Almost as I came, I depart. Even the lofty courage that so often animated
    me in the lovely days of summer is gone forever. O Providence! vouchsafe me
    one day of pure felicity! How long have I been estranged from the glad echo
    of true joy! When! O my God! when shall I again feel it in the temple of
    Nature and of man?--never? Ah! that would be too hard!

    (_Outside._)

    To be read and fulfilled after my death by my brothers Carl and Johann.
    Even though this was perhaps his most emotional letter, it is nevertheless true that many of his letters were quite emotional and featured interjections and poetic phrases, although some letters were more mundane in nature.

    Then again, people used to write letters differently from the way they write today.

    As to INFj (EII), that's exactly what Rick seems to find unlikely (?).

    FDG's visual-based suggestion of ISTj is quite interesting; does anyone else see ISj as a possibility here?

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    Quote Originally Posted by Subterranean
    I can see Beethoven being a INFj, and I'm now even less sure about INFp. The next strongest candidate would be ISTp IMO.
    ???? ISTp?? Oh please. It seems to me that types are mostly thrown casually. He clearly has quadra values; I would go as far as saying that they're coupled with and somewhere, even if it's not as apparent as the Se.
    Obsequium amicos, veritas odium parit

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    He reminds me of Hitler, lol. Anyone considered ENFj?
    “Whether we fall by ambition, blood, or lust, like diamonds we are cut with our own dust.”

    Quote Originally Posted by Gilly
    You've done yourself a huge favor developmentally by mustering the balls to do something really fucking scary... in about the most vulnerable situation possible.

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    Quote Originally Posted by Winterpark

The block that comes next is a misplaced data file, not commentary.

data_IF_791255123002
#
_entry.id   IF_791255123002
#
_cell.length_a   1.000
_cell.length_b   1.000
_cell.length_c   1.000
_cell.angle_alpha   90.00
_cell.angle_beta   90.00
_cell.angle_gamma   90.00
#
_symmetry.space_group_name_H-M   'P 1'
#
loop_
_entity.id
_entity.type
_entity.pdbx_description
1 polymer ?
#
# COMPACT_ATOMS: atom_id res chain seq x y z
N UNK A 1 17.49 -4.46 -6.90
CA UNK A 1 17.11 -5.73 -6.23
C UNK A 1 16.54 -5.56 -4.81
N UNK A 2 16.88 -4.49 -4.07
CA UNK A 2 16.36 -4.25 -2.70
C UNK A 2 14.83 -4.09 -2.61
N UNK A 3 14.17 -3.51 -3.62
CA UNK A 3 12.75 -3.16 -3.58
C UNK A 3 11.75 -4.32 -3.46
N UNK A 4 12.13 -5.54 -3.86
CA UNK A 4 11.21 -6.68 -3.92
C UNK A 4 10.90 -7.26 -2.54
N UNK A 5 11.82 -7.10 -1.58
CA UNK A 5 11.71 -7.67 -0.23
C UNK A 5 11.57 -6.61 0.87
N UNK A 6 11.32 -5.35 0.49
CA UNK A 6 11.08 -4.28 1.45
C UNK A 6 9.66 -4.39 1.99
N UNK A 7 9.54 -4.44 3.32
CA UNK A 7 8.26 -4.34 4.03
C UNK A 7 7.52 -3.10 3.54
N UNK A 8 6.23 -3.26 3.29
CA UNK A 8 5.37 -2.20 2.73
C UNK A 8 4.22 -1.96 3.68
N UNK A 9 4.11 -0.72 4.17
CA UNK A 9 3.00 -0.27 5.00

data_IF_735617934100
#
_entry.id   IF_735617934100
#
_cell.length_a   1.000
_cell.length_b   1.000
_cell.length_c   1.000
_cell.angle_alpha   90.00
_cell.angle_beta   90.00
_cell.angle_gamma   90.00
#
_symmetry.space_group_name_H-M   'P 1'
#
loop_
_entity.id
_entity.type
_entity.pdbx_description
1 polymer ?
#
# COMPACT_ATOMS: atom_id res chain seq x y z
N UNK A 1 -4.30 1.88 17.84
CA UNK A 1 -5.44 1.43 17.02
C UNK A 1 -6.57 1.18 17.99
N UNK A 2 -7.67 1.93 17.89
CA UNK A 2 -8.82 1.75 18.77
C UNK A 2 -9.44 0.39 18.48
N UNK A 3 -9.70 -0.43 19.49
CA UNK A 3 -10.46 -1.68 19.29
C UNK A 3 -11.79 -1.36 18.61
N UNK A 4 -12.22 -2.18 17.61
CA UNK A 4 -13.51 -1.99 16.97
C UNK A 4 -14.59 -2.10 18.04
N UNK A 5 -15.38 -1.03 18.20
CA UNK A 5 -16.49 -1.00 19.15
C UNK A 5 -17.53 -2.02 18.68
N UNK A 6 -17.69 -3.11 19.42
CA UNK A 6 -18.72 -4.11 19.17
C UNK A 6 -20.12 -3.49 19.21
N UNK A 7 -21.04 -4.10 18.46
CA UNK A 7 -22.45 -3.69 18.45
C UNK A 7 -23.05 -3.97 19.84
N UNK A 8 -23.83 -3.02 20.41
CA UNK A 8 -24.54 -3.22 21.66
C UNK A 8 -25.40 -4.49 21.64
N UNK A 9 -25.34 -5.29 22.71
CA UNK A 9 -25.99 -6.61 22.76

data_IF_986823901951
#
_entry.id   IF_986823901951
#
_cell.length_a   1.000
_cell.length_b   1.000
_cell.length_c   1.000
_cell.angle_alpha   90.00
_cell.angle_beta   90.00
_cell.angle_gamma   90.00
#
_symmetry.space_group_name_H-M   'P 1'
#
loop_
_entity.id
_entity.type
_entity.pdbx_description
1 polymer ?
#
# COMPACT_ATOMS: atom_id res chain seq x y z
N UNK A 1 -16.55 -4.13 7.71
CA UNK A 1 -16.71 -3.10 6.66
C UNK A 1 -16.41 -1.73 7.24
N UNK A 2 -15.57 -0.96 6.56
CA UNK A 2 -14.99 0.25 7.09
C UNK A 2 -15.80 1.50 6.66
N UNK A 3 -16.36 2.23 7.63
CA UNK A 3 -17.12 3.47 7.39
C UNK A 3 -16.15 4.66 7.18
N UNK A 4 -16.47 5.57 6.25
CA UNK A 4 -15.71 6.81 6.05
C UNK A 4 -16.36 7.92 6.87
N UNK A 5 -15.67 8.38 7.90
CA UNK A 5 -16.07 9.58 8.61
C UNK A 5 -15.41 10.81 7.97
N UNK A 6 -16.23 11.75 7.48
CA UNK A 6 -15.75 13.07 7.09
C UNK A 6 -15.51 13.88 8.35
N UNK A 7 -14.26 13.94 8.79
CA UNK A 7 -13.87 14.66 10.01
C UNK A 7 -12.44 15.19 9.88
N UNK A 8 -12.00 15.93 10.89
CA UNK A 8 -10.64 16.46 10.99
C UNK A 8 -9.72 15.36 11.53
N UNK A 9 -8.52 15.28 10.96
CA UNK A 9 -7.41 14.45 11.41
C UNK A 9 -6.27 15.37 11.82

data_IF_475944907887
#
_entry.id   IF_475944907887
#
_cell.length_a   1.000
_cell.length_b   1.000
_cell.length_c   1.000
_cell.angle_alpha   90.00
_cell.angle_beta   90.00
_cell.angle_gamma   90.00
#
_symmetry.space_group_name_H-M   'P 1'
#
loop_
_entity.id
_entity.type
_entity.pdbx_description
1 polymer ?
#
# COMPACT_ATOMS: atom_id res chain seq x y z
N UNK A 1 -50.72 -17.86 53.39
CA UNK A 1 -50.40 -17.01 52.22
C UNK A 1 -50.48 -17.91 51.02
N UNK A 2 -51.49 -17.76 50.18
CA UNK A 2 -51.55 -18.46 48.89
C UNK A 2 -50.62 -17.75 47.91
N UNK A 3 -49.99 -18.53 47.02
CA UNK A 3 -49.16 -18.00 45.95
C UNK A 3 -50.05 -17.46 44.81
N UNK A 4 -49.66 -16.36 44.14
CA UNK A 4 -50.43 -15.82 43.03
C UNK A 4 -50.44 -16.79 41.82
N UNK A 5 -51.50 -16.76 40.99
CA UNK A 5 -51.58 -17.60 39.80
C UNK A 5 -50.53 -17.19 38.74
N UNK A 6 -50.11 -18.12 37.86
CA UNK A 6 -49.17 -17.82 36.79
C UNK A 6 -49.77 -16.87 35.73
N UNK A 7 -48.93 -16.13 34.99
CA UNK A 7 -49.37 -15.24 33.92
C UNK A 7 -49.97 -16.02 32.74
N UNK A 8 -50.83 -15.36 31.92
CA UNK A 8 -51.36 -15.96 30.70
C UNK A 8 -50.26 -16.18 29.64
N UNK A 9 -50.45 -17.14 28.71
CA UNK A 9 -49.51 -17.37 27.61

He reminds me of Hitler, lol. Anyone considered ENFj?
    Some people have mentioned ENFj in the past. He looks so thoughtful and pensive though. I really don't see the resemblence you speak of...maybe it's just the serious expression?

    Probably for VI purposes, the first set (earlier) photos are the best, because he was less famous then, so artists would have fewer preconceptions of what he should look like.

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    The funny thing is, I keep hearing what I think is SEI. But I have to admit that he doesn't look remotely like the SEIs in the pictures.

    Of course, I can easily choose to interpret his music in my mind according to anything anyone has proposed...even LSI.

    But really, it shouldn't be that hard...His music is so direct; whatever type profile he is, he must be very much that way. Brahms would be harder.

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    For what it's worth, here are some possible attitudes I see reflected in his life:

    Life is hard. One must struggle against the hardness of life. Good things don't come easily.
    Everyone should be happy. Let's all join together and be happy.
    Everybody should be included.
    It's important to think about the world, not just yourself.
    We can triumph over our circumstances, over adversity.
    It's important to get the details right. Everything must be perfect.
    Communication should be clear, overt, and intimate.
    It's important to recognize the realities of life.
    Emotional reactions should be in response to truth, to some sort of logic; nothing without good justification.
    No one should impose his/her will over another; we should be all together, all free.